Bank Branch Closures Hit Record: 130 In Ohio Shuttered

·2 min read

OHIO — A trend toward digital banking during the COVID-19 pandemic drove banks to shrink their brick-and-mortar presence in Ohio last year. That’s according to a new report that shows U.S. banks shuttered a record 38 percent of retail bank branches in 2021.

Ohio saw a net loss of 130 banks last year. Notably, Ohio's unemployment rate in November was 4.8 percent, which was higher than the national average, 4.2 percent.

The S&P Global Marketing Intelligence analysis shows U.S. banks closed nearly 4,000 branches and opened 1,000, for a net loss of 2,927 branches as the pandemic increased digital banking for a second straight year.

“Banks have accelerated plans to consolidate their branch footprints as the Covid-19 pandemic encouraged consumer adoption of mobile and digital channels,” S&P Global’s Zach Fox and Umer Khan wrote in the report. “Further, banks have faced a tough operating environment with low interest rates pressuring margins and forcing a reconsideration of expenses.”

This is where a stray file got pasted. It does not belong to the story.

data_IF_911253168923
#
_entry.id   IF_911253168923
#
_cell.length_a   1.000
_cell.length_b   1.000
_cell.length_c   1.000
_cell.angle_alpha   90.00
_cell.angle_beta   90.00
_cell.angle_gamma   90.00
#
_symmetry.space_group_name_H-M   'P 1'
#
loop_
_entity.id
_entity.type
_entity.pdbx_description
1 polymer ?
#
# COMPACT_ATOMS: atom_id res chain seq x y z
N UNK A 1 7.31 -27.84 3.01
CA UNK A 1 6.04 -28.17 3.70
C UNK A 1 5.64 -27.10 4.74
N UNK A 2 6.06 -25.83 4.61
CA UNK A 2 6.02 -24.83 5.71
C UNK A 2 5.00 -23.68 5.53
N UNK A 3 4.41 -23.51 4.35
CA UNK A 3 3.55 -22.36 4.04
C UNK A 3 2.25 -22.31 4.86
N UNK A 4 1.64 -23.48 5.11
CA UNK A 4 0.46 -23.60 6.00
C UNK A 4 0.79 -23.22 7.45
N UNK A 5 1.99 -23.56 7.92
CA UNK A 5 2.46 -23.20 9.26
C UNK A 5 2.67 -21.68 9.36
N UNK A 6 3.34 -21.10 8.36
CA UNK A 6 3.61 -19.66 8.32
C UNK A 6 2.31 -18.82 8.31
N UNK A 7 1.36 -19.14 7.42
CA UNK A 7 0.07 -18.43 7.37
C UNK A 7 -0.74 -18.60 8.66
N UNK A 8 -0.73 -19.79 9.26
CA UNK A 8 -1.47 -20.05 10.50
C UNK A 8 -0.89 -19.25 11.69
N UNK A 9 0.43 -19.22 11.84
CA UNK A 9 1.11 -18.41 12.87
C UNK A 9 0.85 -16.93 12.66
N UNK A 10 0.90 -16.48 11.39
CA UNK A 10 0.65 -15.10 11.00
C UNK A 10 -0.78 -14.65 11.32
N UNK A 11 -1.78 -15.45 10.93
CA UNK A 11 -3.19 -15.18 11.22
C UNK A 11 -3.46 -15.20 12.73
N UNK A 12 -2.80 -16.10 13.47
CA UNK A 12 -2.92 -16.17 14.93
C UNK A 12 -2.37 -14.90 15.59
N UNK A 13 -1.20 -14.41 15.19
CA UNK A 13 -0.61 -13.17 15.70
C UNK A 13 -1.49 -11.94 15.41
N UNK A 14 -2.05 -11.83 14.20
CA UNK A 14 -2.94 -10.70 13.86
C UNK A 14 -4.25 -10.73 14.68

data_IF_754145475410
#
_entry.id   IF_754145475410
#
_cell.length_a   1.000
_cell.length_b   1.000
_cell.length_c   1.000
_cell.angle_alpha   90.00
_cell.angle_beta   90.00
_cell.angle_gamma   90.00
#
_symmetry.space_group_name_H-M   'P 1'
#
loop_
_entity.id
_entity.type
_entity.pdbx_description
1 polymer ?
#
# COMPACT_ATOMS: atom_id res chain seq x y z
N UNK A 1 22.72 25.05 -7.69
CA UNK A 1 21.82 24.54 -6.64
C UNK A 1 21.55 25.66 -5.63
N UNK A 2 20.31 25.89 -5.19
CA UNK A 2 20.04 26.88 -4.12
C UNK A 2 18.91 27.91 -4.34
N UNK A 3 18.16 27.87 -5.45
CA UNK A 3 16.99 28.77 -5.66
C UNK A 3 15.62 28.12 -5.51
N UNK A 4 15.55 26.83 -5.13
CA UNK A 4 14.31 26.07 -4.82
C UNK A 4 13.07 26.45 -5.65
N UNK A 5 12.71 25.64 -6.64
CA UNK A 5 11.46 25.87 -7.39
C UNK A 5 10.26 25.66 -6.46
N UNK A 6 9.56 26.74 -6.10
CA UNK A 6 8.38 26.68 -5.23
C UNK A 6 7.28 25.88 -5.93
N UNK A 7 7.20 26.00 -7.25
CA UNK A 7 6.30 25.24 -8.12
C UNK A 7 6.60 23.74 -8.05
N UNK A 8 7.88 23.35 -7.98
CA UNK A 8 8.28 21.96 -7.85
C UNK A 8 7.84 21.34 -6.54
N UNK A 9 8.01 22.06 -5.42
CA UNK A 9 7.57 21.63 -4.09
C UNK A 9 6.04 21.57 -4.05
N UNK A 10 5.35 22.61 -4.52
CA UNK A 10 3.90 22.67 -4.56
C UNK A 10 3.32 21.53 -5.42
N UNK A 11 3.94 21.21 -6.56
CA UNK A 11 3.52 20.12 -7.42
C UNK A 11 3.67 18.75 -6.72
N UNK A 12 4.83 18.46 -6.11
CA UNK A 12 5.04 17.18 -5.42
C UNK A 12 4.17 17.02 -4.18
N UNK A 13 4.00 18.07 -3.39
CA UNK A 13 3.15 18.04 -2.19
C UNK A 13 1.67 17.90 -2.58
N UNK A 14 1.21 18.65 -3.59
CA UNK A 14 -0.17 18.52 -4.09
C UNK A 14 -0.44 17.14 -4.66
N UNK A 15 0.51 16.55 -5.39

Banks closing the most locations were:

  • Wells Fargo & Co., net closure of 267 branches, to 4,894.

  • U.S. Bancorp, net closure of 257 branches, to 2,572.

  • Truist Financial Corp., net closure of 234 branches, to 2,553.

  • Huntington Bancshares Inc., net closure of 221 branches to 1,445.

  • Bank of America Corp., net closure of 166 branches to 4,084.

Other banks opened dozens of branches “as lenders continue to use retail branches as a marketing and consumer acquisition tool even while more consumers use digital and mobile services,” the report said.

JPMorgan Chase & Co. opened 169 new branches while at the same time pruning its brick-and-mortar footprint, closing 129 branches on net. The Wall Street titan now has banks in the 48 contiguous states.

Bank of America added 53 locations while still reducing its physical presence.

U.S. banks closed 1,417 banks in 2019, the last full year before the coronavirus pandemic. In 2020, banks shuttered 2,126 brick-and-mortar locations.

This article originally appeared on the Cleveland Patch